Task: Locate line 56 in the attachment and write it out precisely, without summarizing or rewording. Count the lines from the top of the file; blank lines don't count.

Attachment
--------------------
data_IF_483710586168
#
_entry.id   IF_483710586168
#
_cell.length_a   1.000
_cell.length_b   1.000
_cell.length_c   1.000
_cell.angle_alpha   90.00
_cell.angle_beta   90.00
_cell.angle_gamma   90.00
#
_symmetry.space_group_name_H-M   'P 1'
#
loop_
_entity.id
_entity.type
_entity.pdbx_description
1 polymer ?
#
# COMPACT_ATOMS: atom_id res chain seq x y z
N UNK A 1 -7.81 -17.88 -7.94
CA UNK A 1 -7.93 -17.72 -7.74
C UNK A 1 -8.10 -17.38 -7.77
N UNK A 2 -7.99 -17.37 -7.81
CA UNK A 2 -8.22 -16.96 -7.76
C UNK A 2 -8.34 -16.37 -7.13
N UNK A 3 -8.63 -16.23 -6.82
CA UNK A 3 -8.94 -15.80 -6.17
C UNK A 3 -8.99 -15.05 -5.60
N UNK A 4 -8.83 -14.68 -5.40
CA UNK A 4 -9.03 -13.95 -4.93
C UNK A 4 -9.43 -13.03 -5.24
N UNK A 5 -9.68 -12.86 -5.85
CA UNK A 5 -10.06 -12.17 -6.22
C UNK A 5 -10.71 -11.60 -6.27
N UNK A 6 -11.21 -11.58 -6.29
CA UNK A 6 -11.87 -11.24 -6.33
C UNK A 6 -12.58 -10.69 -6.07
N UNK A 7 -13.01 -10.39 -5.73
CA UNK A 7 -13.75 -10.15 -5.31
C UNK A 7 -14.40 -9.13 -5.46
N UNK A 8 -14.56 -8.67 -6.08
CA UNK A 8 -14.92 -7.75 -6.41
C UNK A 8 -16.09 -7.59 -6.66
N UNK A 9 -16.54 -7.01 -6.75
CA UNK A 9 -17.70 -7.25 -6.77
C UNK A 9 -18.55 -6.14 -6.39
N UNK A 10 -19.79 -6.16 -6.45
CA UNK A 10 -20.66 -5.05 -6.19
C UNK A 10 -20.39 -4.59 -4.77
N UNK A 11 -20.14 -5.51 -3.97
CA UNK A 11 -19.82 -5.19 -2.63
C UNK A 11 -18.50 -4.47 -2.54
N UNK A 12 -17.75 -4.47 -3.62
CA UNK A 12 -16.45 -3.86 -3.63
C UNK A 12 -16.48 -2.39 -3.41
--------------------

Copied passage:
C UNK A 12 -16.48 -2.39 -3.41